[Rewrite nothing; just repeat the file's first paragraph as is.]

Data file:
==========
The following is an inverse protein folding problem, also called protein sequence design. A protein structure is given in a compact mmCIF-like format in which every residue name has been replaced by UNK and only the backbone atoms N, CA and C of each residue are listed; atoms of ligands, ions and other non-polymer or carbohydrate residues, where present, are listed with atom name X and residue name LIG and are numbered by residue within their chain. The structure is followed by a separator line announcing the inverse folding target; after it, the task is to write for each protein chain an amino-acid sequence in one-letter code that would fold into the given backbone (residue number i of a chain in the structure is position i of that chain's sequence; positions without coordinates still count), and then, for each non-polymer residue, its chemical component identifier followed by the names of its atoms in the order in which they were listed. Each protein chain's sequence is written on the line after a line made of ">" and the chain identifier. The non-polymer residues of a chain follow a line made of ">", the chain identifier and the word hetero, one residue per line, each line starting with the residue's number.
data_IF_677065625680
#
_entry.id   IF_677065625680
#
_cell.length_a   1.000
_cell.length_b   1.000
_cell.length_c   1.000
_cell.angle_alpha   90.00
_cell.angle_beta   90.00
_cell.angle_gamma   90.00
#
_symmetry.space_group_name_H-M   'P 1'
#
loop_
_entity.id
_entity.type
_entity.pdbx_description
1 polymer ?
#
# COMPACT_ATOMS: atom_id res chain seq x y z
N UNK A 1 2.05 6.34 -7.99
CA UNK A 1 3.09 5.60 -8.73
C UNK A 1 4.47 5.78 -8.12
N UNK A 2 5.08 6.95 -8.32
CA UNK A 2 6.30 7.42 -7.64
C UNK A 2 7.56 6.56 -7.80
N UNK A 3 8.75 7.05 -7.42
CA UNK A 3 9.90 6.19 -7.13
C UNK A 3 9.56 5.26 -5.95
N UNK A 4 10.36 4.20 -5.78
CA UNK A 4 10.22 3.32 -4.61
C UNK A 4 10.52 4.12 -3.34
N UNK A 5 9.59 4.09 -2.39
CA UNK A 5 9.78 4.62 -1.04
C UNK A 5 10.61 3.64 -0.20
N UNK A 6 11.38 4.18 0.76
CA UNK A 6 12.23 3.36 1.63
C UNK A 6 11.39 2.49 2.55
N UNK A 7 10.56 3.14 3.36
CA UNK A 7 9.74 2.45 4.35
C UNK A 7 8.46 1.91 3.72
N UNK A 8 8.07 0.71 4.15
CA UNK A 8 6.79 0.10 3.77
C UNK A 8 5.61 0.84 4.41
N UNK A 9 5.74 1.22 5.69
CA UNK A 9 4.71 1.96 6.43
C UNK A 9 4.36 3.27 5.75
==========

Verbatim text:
The following is an inverse protein folding problem, also called protein sequence design. A protein structure is given in a compact mmCIF-like format in which every residue name has been replaced by UNK and only the backbone atoms N, CA and C of each residue are listed; atoms of ligands, ions and other non-polymer or carbohydrate residues, where present, are listed with atom name X and residue name LIG and are numbered by residue within their chain. The structure is followed by a separator line announcing the inverse folding target; after it, the task is to write for each protein chain an amino-acid sequence in one-letter code that would fold into the given backbone (residue number i of a chain in the structure is position i of that chain's sequence; positions without coordinates still count), and then, for each non-polymer residue, its chemical component identifier followed by the names of its atoms in the order in which they were listed. Each protein chain's sequence is written on the line after a line made of ">" and the chain identifier. The non-polymer residues of a chain follow a line made of ">", the chain identifier and the word hetero, one residue per line, each line starting with the residue's number.